As honorary convenor of the nine-day Poetic Licence Week (September 3–11) I’d like to invite all NSW government schools to join in the celebration.
The idea is simple. There is no funding on offer, so we are looking for ways to maximise participation, preferably at no cost, by asking all poets and poetry lovers to do something that will celebrate and/or promote the love of poetry.
Teachers could, for example, start one or two lessons with relevant poems. English teachers have a wide choice while history teachers could think about poems such as Wilfred Owen’s “Dulce et Decorum Est” or Alfred Tennyson’s “The Charge of the Light Brigade”. Carol Jenkins has written poems on scientific issues and Margaret Owen Ruckert has written about food and cooking. The range of topics covered by bush verse is surprisingly large.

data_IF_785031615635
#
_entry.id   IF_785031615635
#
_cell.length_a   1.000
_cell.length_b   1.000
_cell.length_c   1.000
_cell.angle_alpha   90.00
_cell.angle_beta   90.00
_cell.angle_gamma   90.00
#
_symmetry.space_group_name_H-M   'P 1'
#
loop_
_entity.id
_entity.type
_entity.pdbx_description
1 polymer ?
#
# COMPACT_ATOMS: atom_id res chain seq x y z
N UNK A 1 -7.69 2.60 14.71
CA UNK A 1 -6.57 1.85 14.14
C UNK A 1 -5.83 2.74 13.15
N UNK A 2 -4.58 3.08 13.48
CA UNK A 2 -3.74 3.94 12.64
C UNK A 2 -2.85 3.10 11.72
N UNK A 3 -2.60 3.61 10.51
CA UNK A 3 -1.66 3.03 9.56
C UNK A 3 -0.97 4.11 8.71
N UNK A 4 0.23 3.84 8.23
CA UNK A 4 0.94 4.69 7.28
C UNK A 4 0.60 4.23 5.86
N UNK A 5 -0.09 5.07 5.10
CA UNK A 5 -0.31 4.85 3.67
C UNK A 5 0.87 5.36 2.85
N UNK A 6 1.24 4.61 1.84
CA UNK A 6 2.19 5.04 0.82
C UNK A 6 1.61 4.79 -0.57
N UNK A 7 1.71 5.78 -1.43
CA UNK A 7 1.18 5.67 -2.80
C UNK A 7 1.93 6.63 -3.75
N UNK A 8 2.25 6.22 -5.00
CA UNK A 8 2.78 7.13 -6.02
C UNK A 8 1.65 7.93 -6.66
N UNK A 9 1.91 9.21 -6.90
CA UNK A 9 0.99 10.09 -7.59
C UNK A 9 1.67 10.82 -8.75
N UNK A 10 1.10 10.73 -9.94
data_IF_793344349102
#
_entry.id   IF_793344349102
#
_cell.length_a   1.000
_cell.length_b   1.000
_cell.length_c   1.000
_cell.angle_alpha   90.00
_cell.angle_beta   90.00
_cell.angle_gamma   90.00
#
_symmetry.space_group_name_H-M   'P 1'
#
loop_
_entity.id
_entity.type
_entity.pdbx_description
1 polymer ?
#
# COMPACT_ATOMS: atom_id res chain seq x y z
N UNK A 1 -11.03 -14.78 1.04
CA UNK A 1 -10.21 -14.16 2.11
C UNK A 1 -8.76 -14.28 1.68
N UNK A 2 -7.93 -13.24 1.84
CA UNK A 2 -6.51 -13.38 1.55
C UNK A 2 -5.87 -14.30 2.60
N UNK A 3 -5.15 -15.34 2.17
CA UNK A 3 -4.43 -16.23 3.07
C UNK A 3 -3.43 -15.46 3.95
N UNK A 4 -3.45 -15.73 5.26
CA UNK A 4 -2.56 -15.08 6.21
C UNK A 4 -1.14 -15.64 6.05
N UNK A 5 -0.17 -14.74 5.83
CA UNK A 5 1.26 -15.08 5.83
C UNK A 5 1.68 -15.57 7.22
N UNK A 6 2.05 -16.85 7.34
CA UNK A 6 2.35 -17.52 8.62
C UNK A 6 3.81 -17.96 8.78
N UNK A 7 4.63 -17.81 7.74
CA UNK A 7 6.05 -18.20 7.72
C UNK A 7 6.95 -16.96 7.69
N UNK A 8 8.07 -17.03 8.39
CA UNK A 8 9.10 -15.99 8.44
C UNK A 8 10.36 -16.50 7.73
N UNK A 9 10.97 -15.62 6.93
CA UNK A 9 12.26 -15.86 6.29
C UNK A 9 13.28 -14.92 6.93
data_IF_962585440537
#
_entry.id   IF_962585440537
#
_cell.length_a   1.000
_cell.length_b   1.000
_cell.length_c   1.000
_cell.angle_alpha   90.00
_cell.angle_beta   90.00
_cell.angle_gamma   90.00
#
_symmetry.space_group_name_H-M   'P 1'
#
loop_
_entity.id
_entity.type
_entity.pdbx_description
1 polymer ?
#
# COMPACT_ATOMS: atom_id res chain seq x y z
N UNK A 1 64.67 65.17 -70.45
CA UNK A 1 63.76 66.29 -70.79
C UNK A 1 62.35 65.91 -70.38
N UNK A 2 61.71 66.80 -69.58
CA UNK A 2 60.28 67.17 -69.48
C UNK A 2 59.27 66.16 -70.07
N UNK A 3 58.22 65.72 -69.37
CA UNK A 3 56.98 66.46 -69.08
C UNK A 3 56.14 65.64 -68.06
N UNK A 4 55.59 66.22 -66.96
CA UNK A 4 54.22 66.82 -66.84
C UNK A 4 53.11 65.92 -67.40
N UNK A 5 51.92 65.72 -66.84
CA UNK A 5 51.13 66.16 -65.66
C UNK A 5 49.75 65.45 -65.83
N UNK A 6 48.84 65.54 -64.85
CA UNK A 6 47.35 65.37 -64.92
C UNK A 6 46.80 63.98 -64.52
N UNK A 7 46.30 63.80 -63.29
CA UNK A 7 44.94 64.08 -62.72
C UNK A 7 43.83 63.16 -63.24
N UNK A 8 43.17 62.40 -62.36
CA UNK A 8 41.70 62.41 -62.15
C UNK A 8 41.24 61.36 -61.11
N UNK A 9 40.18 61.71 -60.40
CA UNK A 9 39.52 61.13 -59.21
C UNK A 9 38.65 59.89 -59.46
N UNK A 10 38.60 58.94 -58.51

Older primary students may appreciate William Blake’s “The Tyger” or John Ciardi’s “About the Teeth of Sharks”, and younger children often enjoy A.A. Milne’s “Now We are Six” or Mary Ann Hoberman’s “Growing”.
Students could choose poems to read or even to write. Concrete poems and haiku can work well as a starting point for writing.
Teacher-librarians could contribute by displaying poetry books, and the preparation of suitable posters may suit some art programs. Adventurous teachers might like to hold class or inter-class slam competitions (typing “slam” into a search engine will provide the rules.
I would not wish to ask anyone to disrupt teaching programs but even a few minutes spent sharing and enjoying poetry can be a valuable and worthwhile activity for all participants.